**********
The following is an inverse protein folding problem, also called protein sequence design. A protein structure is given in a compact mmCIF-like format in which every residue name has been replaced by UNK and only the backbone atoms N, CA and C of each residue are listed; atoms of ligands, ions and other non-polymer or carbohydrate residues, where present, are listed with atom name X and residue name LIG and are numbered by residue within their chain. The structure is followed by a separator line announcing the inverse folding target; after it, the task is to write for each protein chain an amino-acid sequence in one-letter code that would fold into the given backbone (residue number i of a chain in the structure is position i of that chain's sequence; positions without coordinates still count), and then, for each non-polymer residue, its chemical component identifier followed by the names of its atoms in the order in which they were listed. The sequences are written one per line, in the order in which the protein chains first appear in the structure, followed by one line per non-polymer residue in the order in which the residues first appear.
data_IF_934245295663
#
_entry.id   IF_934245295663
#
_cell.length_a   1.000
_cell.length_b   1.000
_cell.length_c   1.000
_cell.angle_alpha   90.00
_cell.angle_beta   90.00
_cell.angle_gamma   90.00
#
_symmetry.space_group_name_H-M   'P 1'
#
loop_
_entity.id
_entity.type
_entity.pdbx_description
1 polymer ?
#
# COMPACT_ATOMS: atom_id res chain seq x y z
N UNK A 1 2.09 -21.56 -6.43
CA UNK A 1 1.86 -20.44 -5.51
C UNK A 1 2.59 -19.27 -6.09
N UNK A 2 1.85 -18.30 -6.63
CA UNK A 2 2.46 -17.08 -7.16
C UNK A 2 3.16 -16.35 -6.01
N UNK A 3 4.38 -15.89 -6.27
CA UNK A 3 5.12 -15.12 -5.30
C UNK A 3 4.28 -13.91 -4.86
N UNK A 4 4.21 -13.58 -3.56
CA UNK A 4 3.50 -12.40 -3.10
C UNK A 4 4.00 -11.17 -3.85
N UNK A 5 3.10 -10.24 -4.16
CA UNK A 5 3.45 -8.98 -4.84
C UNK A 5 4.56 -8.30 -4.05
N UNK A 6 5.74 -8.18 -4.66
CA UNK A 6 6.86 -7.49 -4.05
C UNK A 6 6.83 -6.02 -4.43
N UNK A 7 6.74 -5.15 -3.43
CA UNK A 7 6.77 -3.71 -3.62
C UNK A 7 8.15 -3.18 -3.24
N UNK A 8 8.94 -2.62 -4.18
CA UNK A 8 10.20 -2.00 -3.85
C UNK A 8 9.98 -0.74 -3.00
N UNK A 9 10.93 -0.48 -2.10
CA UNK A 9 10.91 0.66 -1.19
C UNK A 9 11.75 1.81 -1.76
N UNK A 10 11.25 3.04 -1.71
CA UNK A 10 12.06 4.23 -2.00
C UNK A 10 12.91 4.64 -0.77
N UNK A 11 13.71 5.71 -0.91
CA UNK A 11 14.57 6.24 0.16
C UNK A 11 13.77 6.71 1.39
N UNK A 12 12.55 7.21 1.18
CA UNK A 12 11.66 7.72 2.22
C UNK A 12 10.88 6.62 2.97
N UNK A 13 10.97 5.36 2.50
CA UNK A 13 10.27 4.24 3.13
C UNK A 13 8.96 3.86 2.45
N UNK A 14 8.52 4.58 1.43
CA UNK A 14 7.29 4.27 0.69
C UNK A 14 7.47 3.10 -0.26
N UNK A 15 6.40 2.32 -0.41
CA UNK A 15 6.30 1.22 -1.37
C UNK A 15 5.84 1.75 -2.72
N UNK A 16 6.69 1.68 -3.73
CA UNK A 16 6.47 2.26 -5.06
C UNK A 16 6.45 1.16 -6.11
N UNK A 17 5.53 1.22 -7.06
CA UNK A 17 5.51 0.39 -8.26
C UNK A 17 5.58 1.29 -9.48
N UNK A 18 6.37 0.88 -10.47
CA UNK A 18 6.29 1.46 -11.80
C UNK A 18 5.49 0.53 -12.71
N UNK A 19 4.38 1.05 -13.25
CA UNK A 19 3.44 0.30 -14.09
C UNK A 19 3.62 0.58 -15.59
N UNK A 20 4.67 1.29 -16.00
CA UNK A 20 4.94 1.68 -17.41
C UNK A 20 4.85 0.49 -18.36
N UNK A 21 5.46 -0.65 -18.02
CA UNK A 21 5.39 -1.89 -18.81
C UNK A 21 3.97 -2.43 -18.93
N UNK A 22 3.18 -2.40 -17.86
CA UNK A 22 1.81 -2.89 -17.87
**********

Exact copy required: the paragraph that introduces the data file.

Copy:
The following is an inverse protein folding problem, also called protein sequence design. A protein structure is given in a compact mmCIF-like format in which every residue name has been replaced by UNK and only the backbone atoms N, CA and C of each residue are listed; atoms of ligands, ions and other non-polymer or carbohydrate residues, where present, are listed with atom name X and residue name LIG and are numbered by residue within their chain. The structure is followed by a separator line announcing the inverse folding target; after it, the task is to write for each protein chain an amino-acid sequence in one-letter code that would fold into the given backbone (residue number i of a chain in the structure is position i of that chain's sequence; positions without coordinates still count), and then, for each non-polymer residue, its chemical component identifier followed by the names of its atoms in the order in which they were listed. The sequences are written one per line, in the order in which the protein chains first appear in the structure, followed by one line per non-polymer residue in the order in which the residues first appear.